Chromium (Hexavalent) Environmental Exposures

Chromium (Hexavalent) Environmental Exposures

Overview

Trace amounts of chromium [VI] occur naturally in unpolluted environments.[1,2] However, most chromium detected in the environment is released from anthropogenic sources.[2] Chromium [VI] is commonly found in indoor and outdoor air, soil, surface water, and groundwater.[2]

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Surface water is contaminated with chromium [VI] in many parts of Canada.[1] Total chromium in Canadian drinking water is typically less than 5 µg/L.[1,2] Mean or median total chromium concentrations from rivers and streams in British Columbia, Alberta, Ontario, and Quebec were found to be between 4 – 7 µg/L, with 10 – 60% of the chromium as chromium [VI].[1] Total chromium levels in unpolluted surface water are typically below 1 µg/g. CAREX Canada’s estimates indicate that chromium [VI] levels in drinking water may result in an increased risk of cancer at a population level (moderate data quality).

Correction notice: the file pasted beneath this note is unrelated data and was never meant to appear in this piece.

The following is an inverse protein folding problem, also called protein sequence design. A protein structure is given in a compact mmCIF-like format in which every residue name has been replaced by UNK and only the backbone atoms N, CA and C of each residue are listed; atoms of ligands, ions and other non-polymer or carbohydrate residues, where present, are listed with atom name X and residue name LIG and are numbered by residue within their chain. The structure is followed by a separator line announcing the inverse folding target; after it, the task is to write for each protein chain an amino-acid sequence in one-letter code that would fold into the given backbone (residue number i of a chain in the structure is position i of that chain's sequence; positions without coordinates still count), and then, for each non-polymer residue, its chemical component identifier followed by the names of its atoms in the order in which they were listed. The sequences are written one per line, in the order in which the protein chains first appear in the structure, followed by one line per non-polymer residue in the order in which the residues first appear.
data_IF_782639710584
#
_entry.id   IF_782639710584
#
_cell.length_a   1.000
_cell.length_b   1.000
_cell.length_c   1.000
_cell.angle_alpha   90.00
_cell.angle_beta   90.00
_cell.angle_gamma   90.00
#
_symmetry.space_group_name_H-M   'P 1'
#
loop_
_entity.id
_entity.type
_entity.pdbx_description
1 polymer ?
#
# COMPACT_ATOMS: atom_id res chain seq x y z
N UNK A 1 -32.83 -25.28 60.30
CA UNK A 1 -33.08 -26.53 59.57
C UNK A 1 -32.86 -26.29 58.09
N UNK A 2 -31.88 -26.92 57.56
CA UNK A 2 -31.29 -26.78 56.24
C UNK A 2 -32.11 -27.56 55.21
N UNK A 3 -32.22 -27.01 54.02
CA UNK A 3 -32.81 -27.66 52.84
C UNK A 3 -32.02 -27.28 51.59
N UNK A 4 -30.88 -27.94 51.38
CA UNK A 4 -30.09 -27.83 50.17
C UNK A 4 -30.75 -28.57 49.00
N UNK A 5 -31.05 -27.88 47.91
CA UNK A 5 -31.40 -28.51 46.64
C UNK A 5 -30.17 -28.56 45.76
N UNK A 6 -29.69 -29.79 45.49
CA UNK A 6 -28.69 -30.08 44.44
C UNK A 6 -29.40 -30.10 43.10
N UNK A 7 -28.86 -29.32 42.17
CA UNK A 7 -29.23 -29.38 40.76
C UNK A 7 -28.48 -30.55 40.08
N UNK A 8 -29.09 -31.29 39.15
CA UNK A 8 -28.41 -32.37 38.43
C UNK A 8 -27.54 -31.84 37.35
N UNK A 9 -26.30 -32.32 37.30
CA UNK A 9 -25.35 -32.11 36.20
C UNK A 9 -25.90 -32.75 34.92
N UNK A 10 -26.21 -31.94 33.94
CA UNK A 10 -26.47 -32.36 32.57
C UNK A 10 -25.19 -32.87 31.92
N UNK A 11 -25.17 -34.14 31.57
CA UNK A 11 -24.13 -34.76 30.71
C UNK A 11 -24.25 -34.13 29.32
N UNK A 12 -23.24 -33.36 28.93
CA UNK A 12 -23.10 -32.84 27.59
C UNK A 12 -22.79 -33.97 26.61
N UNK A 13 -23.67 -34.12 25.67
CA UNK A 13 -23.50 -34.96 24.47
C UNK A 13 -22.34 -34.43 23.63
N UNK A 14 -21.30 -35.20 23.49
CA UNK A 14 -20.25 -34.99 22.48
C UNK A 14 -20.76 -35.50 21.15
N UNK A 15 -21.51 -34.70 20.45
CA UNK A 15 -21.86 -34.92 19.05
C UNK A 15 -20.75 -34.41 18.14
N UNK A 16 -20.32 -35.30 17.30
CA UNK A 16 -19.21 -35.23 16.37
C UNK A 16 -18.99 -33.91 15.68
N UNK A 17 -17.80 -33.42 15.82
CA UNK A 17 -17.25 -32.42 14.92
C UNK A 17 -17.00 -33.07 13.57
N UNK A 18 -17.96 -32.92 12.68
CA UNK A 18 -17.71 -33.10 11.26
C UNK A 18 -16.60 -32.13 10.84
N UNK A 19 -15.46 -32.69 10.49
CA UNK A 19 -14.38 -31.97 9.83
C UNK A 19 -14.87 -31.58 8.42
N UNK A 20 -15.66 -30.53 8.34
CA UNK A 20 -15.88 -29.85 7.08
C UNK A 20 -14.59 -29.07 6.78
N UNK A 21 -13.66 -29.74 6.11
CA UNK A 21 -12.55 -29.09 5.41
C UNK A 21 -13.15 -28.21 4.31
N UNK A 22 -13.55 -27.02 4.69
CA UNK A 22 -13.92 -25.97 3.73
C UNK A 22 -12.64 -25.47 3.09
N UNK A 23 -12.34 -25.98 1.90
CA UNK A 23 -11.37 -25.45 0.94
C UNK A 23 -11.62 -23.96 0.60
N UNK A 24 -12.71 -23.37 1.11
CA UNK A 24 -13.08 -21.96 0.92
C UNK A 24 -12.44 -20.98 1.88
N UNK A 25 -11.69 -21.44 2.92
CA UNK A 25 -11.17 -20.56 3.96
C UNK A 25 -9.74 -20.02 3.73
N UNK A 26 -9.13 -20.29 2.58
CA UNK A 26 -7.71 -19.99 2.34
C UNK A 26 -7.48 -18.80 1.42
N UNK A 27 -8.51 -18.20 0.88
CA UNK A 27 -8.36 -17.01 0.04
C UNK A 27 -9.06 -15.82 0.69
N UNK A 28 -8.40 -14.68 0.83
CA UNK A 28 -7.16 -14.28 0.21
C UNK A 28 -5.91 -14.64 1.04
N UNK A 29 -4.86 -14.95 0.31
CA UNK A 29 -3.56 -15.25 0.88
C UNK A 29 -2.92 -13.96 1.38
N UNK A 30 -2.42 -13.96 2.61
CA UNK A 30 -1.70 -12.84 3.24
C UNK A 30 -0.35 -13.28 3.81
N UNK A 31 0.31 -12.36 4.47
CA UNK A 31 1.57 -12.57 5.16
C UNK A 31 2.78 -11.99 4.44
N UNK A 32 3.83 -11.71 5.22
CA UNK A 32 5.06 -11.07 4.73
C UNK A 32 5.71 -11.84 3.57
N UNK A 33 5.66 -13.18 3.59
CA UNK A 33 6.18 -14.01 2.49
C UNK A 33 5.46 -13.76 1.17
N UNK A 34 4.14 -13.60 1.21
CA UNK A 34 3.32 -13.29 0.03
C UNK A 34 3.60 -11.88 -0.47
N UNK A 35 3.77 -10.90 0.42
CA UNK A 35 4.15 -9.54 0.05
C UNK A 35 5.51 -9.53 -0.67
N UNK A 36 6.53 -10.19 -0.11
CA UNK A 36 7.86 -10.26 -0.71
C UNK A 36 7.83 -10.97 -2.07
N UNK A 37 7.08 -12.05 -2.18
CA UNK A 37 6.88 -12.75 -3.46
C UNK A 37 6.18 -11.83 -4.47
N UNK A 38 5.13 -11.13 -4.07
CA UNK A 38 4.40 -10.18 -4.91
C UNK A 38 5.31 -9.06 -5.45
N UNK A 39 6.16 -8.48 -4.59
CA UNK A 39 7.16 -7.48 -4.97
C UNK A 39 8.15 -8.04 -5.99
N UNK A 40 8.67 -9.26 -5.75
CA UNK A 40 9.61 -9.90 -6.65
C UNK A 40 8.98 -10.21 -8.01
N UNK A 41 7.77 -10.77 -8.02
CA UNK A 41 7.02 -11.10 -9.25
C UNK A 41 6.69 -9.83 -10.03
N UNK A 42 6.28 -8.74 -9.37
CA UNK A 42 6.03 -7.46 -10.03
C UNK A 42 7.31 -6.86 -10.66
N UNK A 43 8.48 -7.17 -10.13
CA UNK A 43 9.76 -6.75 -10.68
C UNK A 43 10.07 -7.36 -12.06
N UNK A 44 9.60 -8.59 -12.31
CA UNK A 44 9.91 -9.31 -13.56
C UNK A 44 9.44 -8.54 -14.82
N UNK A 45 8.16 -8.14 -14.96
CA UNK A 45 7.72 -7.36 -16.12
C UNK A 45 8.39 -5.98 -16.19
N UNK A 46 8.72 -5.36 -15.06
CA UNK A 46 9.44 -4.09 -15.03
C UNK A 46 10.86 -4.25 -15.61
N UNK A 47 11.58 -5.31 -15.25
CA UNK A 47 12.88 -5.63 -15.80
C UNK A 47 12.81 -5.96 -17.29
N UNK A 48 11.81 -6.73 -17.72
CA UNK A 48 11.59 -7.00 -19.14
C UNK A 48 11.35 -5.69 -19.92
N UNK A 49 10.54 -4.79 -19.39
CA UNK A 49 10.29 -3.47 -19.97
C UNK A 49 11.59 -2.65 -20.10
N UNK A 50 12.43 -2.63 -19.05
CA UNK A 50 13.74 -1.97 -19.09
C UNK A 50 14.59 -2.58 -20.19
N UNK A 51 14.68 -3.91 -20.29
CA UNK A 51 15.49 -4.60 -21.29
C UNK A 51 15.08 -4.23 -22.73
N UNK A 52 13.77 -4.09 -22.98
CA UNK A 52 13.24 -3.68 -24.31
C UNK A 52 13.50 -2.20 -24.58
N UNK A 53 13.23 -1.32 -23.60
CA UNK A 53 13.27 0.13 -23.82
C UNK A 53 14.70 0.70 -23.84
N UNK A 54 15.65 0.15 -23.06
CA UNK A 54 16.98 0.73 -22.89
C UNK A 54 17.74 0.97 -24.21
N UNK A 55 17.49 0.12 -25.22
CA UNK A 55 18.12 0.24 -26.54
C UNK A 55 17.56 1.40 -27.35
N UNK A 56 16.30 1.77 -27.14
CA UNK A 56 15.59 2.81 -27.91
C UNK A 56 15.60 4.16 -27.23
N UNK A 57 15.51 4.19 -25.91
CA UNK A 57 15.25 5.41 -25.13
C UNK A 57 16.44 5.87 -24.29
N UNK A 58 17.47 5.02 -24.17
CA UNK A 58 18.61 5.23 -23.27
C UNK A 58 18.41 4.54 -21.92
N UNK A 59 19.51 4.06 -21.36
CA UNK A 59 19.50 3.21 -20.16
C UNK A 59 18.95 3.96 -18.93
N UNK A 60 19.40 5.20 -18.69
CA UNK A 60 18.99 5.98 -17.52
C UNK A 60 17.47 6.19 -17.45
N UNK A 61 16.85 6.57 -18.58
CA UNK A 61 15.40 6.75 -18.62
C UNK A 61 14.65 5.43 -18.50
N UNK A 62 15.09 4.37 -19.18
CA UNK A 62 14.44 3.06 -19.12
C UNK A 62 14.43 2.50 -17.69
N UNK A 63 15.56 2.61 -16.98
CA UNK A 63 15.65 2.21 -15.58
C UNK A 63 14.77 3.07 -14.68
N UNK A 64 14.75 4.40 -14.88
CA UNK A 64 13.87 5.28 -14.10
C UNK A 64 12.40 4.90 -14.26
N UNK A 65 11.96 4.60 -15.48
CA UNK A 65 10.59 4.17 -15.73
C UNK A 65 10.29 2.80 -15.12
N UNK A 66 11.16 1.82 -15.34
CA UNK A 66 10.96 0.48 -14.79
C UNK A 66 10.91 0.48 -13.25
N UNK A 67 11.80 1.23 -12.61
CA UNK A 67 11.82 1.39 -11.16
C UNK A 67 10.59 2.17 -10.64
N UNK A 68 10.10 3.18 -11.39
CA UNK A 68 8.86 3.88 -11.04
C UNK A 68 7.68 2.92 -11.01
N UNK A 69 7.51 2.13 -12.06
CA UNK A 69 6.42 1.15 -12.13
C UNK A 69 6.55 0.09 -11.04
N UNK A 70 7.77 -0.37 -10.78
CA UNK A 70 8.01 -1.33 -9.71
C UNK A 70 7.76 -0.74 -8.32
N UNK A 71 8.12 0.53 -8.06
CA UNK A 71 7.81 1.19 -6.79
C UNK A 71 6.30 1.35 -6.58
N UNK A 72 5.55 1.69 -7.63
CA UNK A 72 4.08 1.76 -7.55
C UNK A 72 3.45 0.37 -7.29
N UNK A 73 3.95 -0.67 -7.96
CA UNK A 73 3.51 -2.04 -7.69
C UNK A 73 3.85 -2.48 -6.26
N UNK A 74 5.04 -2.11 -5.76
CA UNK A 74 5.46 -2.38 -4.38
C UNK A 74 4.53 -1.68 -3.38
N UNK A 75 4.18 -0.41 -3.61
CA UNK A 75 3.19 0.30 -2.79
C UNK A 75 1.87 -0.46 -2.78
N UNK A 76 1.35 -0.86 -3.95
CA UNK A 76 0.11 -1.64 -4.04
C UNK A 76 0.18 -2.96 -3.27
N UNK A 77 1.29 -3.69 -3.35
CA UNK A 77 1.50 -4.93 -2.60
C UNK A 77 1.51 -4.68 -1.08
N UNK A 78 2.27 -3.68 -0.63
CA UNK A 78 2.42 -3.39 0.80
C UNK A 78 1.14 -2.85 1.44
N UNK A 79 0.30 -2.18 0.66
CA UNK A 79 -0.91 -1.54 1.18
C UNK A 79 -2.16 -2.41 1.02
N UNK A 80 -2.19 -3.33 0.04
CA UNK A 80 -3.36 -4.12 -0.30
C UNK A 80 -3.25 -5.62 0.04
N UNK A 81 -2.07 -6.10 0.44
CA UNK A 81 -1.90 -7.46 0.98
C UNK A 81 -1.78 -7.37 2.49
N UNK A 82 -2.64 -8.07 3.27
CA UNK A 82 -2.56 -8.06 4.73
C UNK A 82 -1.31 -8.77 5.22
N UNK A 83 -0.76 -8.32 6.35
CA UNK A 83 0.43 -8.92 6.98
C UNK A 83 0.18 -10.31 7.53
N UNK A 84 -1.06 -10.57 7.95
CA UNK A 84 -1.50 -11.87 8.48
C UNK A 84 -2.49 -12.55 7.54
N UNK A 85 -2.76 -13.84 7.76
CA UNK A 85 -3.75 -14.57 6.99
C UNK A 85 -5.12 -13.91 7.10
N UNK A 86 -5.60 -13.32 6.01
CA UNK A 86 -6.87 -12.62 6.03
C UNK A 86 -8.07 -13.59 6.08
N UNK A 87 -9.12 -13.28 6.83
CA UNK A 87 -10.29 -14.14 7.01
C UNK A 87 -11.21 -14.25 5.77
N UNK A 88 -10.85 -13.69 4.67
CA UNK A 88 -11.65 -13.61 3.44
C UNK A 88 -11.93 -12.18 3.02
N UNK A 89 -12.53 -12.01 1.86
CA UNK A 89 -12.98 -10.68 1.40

Average levels of chromium [VI] in air near industrial areas may be 10 – 45 times higher than those in non-industrial areas.[2] CAREX Canada estimates that exposures to chromium [VI] in outdoor air likely do not result in an increased risk of cancer (very low data quality). A data gap (moderate priority) was identified for chromium [IV] in indoor air.

Only monitoring data for total chromium concentration are available for soil. Total chromium levels in soil vary widely from 5 – 1,500 mg/kg, depending on the type of rock from which the soil formed and the presence of nearby industrial activities.[2] Soil near wood preservation plants, which use hexavalent chromium, had 25 times more total chromium content than uncontaminated soil.[1] Chromium [VI] may also leach into surrounding soil via treated wood structures such as building foundations, railroad ties, and decks.[2,3]

Searches of Environment Canada’s National Pollutant Release Inventory (NPRI) yielded the following results on current potential for exposure to hexavalent chromium in Canada:

NPRI Reported Releases

NPRI 2015[4]
Search Term:‘Hexavalent chromium (and its compounds)’
CategoryQuantityIndustry